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Santana | Santana III: Legacy Edition (Columbia/Legacy)

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The multi-platinum disc gets the special treatment here with the Legacy Edition, adding three previously unreleased tracks and the single version of “No One to Depend On” to the album proper and including a second disc containing a live performance from July 4, 1971, from the legendary Fillmore West.

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Carlos Santana is one of those rare artists able to keep reinventing himself, remaining relevant in an industry that’s always eager to move onto the next big thing. Emerging in the late 1960s during the San Francisco Bay Area musical heyday, the eponymous Santana featured an amazing collection of musicians that had an even more amazing sound. After playing Woodstock (the original, not the sorry nostalgia-fests of the ’90s), the group was flying high on its success, and released an album that captured the sound that they created live almost perfectly. Featuring future Journey co-founders Greg Rollie and Neal Schon, Santana also featured a bevy of percussion instruments to augment the standard guitars/bass/drums setup that was the standard at the time. Infusing jazz, Latin music, and rock ’n’ roll into one colossal sound, Santana III was about as good as music got. The reissue of Santana III takes us back to the day when this complex hybrid of music was first taking hold, and it still feels fresh.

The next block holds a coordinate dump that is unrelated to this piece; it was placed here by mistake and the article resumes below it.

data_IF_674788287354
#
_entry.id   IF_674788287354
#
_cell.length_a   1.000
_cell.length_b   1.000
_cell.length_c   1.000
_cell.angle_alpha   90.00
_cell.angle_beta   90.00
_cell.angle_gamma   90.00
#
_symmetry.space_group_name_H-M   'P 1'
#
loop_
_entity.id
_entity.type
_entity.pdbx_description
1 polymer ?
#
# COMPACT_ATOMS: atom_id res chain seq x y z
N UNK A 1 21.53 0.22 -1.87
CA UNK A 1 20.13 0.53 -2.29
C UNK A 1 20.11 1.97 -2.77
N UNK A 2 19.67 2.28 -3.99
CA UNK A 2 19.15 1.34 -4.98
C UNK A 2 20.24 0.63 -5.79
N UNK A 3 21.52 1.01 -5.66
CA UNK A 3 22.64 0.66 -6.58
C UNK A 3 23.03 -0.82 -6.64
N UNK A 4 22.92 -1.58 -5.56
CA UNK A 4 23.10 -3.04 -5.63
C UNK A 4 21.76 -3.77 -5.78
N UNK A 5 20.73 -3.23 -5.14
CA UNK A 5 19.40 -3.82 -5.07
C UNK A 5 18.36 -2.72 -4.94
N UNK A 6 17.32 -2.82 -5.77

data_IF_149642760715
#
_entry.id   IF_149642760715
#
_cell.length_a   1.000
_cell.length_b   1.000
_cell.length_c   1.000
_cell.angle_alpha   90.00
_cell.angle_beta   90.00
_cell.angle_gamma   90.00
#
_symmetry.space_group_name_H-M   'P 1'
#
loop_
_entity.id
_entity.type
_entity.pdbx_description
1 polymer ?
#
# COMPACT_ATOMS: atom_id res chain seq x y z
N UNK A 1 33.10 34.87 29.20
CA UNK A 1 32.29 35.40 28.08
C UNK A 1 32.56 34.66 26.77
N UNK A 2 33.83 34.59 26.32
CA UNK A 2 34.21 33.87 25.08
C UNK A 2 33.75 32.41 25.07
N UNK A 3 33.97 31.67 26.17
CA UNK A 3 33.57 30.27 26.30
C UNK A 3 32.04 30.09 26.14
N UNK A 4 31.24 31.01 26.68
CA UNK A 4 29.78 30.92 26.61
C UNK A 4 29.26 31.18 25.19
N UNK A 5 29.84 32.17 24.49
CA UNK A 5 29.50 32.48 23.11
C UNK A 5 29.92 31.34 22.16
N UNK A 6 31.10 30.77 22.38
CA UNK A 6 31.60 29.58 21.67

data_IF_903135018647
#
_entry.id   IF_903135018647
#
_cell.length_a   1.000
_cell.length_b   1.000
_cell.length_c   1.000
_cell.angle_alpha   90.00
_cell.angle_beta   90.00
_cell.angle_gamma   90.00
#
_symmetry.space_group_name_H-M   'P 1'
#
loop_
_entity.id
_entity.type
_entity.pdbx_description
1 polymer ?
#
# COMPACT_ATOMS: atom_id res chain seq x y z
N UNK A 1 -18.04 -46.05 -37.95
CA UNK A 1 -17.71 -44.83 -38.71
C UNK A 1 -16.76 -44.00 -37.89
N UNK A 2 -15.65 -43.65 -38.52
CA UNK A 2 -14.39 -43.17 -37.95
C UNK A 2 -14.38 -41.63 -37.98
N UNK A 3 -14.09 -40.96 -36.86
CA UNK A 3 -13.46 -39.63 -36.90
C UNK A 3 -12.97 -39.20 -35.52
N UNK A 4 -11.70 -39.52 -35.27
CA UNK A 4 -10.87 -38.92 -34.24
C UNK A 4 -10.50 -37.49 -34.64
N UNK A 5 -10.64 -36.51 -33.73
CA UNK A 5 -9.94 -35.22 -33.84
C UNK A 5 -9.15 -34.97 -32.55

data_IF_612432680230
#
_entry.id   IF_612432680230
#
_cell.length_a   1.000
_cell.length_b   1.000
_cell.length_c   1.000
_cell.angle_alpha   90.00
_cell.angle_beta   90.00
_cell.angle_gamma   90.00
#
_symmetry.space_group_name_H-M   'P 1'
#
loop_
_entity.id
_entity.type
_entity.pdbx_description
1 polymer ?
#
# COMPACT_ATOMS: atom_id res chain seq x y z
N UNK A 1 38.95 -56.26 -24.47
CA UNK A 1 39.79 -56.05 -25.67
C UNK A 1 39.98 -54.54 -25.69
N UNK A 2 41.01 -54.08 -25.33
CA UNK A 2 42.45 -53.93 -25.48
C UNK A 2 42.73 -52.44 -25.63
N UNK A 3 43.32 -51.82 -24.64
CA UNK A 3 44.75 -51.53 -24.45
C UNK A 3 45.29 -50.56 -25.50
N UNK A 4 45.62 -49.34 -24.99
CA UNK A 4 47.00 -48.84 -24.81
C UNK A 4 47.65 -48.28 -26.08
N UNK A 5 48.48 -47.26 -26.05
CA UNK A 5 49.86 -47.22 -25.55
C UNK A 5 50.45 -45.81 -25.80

The album features the lineup that played Woodstock, and originally reached no. 1 on the Billboard Top 200 when released in 1971. The multi-platinum disc gets the special treatment here with the Legacy Edition, adding three previously unreleased tracks and the single version of “No One to Depend On” to the album proper and including a second disc containing a live performance from July 4, 1971, from the legendary Fillmore West. Listening to the two, you’d be hard pressed to tell the difference between the live disc and the studio one; the only giveaway is the crowd’s enthusiastic cheering. That a group can recreate such a lush, full sound onstage without the use of backing tapes (this was 1971, for crying out loud) speaks volumes to the talent.

The studio side of Santana III includes the single “No One to Depend On,” as well as other amazing tracks, including “Jungle Strut,” “Guajira,” and “Everybody’s Everything.” These songs have a certain flavor that epitomizes the era, but still manage to sound like almost nothing else out there today. Although it’s true that somewhere along the line, Carlos Santana—as well as most musicians from that era—slipped in and out of mediocrity and started churning out cookie-cutter albums that had nothing original to offer listeners, you can almost forgive him due to the dazzling display the he and his band put on here. Bands like Rusted Root and Gomez owe their existence to Santana, and after taking another listen to this album, you’ll realize that this 1971 gem is definitely worth adding to your collection based solely on the manic energy that pumps out of the speakers when you hit “play.”
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